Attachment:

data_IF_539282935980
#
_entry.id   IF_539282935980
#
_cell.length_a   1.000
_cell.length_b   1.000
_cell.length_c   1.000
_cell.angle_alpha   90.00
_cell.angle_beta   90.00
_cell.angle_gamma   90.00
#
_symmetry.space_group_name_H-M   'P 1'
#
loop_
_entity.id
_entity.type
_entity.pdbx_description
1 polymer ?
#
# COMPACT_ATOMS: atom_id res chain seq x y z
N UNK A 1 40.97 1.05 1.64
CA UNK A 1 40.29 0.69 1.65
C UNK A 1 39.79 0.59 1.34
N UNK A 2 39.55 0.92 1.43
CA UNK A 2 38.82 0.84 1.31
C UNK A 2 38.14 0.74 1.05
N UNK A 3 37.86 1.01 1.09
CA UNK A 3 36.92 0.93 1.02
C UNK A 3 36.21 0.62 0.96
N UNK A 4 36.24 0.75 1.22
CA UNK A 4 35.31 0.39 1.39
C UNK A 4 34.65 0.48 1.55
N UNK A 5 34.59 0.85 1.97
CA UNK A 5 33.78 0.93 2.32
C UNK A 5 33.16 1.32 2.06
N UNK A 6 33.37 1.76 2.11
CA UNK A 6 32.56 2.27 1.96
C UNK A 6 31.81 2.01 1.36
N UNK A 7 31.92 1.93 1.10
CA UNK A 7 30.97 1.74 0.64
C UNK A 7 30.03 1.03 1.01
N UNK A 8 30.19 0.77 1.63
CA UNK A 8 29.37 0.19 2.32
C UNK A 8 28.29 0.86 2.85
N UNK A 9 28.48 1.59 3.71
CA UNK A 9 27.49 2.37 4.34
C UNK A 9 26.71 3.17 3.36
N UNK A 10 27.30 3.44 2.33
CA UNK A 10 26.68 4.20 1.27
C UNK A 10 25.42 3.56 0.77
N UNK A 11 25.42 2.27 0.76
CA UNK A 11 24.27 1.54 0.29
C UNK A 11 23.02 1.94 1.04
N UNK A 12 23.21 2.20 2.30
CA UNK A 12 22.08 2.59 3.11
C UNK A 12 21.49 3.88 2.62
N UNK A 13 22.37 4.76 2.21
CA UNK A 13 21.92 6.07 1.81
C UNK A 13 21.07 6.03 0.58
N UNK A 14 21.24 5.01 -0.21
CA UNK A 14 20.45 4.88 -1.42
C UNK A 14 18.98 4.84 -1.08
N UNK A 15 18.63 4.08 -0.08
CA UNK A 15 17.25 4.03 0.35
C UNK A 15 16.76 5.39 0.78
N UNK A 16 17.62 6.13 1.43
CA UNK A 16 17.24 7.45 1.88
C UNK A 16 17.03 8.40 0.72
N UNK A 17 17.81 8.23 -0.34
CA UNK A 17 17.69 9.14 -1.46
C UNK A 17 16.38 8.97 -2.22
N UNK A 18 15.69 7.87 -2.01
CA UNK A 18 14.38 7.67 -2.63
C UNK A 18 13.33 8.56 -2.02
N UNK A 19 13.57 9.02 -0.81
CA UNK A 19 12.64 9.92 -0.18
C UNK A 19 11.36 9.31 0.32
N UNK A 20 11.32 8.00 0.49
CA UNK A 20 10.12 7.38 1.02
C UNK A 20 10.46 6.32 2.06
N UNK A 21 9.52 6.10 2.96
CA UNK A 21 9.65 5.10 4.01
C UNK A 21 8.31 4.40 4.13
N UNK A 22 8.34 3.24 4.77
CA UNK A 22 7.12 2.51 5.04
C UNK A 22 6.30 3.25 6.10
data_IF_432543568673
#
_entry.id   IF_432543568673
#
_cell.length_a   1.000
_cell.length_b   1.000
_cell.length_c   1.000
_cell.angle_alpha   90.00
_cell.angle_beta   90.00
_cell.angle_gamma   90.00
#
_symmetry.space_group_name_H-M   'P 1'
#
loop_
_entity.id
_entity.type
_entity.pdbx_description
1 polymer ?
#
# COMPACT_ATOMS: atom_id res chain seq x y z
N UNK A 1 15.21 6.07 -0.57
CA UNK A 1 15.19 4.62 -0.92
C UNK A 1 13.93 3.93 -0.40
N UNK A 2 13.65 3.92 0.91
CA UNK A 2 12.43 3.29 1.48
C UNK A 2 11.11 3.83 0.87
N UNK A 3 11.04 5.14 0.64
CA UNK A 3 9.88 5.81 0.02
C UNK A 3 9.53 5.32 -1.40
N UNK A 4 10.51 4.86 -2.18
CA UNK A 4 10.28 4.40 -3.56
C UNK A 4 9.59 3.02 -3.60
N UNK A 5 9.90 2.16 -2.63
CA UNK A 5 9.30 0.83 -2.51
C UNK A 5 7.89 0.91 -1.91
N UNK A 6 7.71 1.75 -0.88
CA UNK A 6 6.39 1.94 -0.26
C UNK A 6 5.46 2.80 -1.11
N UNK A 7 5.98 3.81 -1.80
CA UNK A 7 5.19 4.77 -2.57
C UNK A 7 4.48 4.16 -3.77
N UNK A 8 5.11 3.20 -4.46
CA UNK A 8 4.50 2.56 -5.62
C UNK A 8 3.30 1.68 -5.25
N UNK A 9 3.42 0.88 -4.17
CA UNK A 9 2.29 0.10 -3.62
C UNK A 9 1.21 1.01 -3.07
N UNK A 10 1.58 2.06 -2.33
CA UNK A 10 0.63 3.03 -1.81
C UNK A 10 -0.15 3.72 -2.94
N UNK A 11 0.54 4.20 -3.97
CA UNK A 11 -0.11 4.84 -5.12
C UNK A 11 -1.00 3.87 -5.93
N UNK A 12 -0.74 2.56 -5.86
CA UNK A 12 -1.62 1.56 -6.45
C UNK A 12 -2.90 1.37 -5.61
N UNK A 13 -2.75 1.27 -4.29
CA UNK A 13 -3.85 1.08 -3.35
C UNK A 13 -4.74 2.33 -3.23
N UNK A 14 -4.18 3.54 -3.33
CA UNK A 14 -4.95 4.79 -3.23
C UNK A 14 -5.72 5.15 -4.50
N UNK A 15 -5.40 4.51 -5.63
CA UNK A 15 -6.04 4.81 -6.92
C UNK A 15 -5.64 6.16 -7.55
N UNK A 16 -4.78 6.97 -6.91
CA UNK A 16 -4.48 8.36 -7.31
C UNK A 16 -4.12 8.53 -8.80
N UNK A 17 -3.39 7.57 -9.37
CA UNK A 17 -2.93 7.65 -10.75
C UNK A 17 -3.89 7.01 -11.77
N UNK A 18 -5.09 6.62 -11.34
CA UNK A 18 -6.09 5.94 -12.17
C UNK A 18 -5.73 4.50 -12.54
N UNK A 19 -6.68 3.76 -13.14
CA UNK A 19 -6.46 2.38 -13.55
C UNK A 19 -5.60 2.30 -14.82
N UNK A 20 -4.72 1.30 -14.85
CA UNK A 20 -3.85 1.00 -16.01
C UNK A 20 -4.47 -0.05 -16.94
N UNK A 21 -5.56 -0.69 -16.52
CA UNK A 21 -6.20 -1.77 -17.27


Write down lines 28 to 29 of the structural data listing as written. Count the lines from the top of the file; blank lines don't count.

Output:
CA UNK A 3 36.92 0.93 1.02
C UNK A 3 36.21 0.62 0.96